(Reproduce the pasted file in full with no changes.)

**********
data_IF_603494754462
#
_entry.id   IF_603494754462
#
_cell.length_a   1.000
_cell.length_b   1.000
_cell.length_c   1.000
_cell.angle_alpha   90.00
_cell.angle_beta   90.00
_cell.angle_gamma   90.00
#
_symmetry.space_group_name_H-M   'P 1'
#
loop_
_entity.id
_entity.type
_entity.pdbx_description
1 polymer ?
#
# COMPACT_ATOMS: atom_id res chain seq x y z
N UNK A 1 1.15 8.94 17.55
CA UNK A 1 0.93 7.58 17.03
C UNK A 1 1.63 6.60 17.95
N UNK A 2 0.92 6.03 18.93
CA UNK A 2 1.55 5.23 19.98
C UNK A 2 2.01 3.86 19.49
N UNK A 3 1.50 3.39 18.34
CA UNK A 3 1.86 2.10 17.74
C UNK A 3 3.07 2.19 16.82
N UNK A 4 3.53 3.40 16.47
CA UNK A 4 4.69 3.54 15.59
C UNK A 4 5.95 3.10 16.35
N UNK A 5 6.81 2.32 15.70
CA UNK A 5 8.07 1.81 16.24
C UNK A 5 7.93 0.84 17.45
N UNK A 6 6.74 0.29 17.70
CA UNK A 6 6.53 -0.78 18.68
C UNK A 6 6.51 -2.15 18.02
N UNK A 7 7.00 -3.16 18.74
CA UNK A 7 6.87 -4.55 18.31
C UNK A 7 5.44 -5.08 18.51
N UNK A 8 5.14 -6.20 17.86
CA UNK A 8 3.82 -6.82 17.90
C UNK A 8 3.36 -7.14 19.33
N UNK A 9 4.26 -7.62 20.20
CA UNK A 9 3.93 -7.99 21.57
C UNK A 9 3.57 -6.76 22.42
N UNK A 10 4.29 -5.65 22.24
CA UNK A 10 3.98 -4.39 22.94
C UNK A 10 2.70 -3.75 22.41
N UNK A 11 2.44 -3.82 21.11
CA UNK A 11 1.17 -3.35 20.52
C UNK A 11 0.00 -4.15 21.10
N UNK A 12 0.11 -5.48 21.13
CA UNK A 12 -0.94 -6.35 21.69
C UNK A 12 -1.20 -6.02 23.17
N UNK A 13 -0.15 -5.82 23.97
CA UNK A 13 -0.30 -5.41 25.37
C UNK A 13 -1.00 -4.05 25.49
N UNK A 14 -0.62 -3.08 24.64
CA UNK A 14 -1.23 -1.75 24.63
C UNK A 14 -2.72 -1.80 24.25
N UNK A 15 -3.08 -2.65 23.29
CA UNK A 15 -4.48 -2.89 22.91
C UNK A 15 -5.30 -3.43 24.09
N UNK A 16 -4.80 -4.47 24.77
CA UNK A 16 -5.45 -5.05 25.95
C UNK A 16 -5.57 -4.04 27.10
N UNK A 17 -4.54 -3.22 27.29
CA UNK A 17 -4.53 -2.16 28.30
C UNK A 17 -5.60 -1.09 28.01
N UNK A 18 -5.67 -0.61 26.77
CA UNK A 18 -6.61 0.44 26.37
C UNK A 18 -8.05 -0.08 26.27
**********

data_IF_603494754462
#
_entry.id   IF_603494754462
#
_cell.length_a   1.000
_cell.length_b   1.000
_cell.length_c   1.000
_cell.angle_alpha   90.00
_cell.angle_beta   90.00
_cell.angle_gamma   90.00
#
_symmetry.space_group_name_H-M   'P 1'
#
loop_
_entity.id
_entity.type
_entity.pdbx_description
1 polymer ?
#
# COMPACT_ATOMS: atom_id res chain seq x y z
N UNK A 1 1.15 8.94 17.55
CA UNK A 1 0.93 7.58 17.03
C UNK A 1 1.63 6.60 17.95
N UNK A 2 0.92 6.03 18.93
CA UNK A 2 1.55 5.23 19.98
C UNK A 2 2.01 3.86 19.49
N UNK A 3 1.50 3.39 18.34
CA UNK A 3 1.86 2.10 17.74
C UNK A 3 3.07 2.19 16.82
N UNK A 4 3.53 3.40 16.47
CA UNK A 4 4.69 3.54 15.59
C UNK A 4 5.95 3.10 16.35
N UNK A 5 6.81 2.32 15.70
CA UNK A 5 8.07 1.81 16.24
C UNK A 5 7.93 0.84 17.45
N UNK A 6 6.74 0.29 17.70
CA UNK A 6 6.53 -0.78 18.68
C UNK A 6 6.51 -2.15 18.02
N UNK A 7 7.00 -3.16 18.74
CA UNK A 7 6.87 -4.55 18.31
C UNK A 7 5.44 -5.08 18.51
N UNK A 8 5.14 -6.20 17.86
CA UNK A 8 3.82 -6.82 17.90
C UNK A 8 3.36 -7.14 19.33
N UNK A 9 4.26 -7.62 20.20
CA UNK A 9 3.93 -7.99 21.57
C UNK A 9 3.57 -6.76 22.42
N UNK A 10 4.29 -5.65 22.24
CA UNK A 10 3.98 -4.39 22.94
C UNK A 10 2.70 -3.75 22.41
N UNK A 11 2.44 -3.82 21.11
CA UNK A 11 1.17 -3.35 20.52
C UNK A 11 0.00 -4.15 21.10
N UNK A 12 0.11 -5.48 21.13
CA UNK A 12 -0.94 -6.35 21.69
C UNK A 12 -1.20 -6.02 23.17
N UNK A 13 -0.15 -5.82 23.97
CA UNK A 13 -0.30 -5.41 25.37
C UNK A 13 -1.00 -4.05 25.49
N UNK A 14 -0.62 -3.08 24.64
CA UNK A 14 -1.23 -1.75 24.63
C UNK A 14 -2.72 -1.80 24.25
N UNK A 15 -3.08 -2.65 23.29
CA UNK A 15 -4.48 -2.89 22.91
C UNK A 15 -5.30 -3.43 24.09
N UNK A 16 -4.80 -4.47 24.77
CA UNK A 16 -5.45 -5.05 25.95
C UNK A 16 -5.57 -4.04 27.10
N UNK A 17 -4.54 -3.22 27.29
CA UNK A 17 -4.53 -2.16 28.30
C UNK A 17 -5.60 -1.09 28.01
N UNK A 18 -5.67 -0.61 26.77
CA UNK A 18 -6.61 0.44 26.37
C UNK A 18 -8.05 -0.08 26.27